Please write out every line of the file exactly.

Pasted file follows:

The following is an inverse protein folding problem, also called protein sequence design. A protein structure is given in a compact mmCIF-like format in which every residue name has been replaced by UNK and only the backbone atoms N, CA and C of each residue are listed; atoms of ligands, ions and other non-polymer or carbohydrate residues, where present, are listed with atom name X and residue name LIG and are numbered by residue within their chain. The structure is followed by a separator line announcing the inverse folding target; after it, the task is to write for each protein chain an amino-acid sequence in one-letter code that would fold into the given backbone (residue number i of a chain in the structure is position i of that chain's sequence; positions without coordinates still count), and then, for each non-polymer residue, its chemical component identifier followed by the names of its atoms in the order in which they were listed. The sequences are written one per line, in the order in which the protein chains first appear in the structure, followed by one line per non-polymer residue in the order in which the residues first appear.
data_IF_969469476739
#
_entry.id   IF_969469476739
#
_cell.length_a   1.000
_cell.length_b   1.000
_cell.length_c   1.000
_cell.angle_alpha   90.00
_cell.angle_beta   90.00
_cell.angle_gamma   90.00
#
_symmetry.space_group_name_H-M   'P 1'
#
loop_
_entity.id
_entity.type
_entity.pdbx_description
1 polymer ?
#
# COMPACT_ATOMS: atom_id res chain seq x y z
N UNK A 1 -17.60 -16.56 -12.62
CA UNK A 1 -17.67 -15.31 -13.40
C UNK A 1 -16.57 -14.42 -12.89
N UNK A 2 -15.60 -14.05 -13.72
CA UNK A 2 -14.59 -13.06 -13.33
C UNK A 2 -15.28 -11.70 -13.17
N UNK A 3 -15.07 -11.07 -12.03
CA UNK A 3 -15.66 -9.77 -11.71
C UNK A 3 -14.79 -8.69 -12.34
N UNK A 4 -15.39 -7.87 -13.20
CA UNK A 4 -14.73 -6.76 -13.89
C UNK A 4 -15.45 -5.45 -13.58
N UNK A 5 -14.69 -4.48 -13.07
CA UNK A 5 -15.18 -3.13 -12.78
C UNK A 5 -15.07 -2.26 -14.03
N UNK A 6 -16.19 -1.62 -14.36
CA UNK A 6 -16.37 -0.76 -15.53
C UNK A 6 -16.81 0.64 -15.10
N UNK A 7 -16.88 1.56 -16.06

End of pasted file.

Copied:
The following is an inverse protein folding problem, also called protein sequence design. A protein structure is given in a compact mmCIF-like format in which every residue name has been replaced by UNK and only the backbone atoms N, CA and C of each residue are listed; atoms of ligands, ions and other non-polymer or carbohydrate residues, where present, are listed with atom name X and residue name LIG and are numbered by residue within their chain. The structure is followed by a separator line announcing the inverse folding target; after it, the task is to write for each protein chain an amino-acid sequence in one-letter code that would fold into the given backbone (residue number i of a chain in the structure is position i of that chain's sequence; positions without coordinates still count), and then, for each non-polymer residue, its chemical component identifier followed by the names of its atoms in the order in which they were listed. The sequences are written one per line, in the order in which the protein chains first appear in the structure, followed by one line per non-polymer residue in the order in which the residues first appear.
data_IF_969469476739
#
_entry.id   IF_969469476739
#
_cell.length_a   1.000
_cell.length_b   1.000
_cell.length_c   1.000
_cell.angle_alpha   90.00
_cell.angle_beta   90.00
_cell.angle_gamma   90.00
#
_symmetry.space_group_name_H-M   'P 1'
#
loop_
_entity.id
_entity.type
_entity.pdbx_description
1 polymer ?
#
# COMPACT_ATOMS: atom_id res chain seq x y z
N UNK A 1 -17.60 -16.56 -12.62
CA UNK A 1 -17.67 -15.31 -13.40
C UNK A 1 -16.57 -14.42 -12.89
N UNK A 2 -15.60 -14.05 -13.72
CA UNK A 2 -14.59 -13.06 -13.33
C UNK A 2 -15.28 -11.70 -13.17
N UNK A 3 -15.07 -11.07 -12.03
CA UNK A 3 -15.66 -9.77 -11.71
C UNK A 3 -14.79 -8.69 -12.34
N UNK A 4 -15.39 -7.87 -13.20
CA UNK A 4 -14.73 -6.76 -13.89
C UNK A 4 -15.45 -5.45 -13.58
N UNK A 5 -14.69 -4.48 -13.07
CA UNK A 5 -15.18 -3.13 -12.78
C UNK A 5 -15.07 -2.26 -14.03
N UNK A 6 -16.19 -1.62 -14.36
CA UNK A 6 -16.37 -0.76 -15.53
C UNK A 6 -16.81 0.64 -15.10
N UNK A 7 -16.88 1.56 -16.06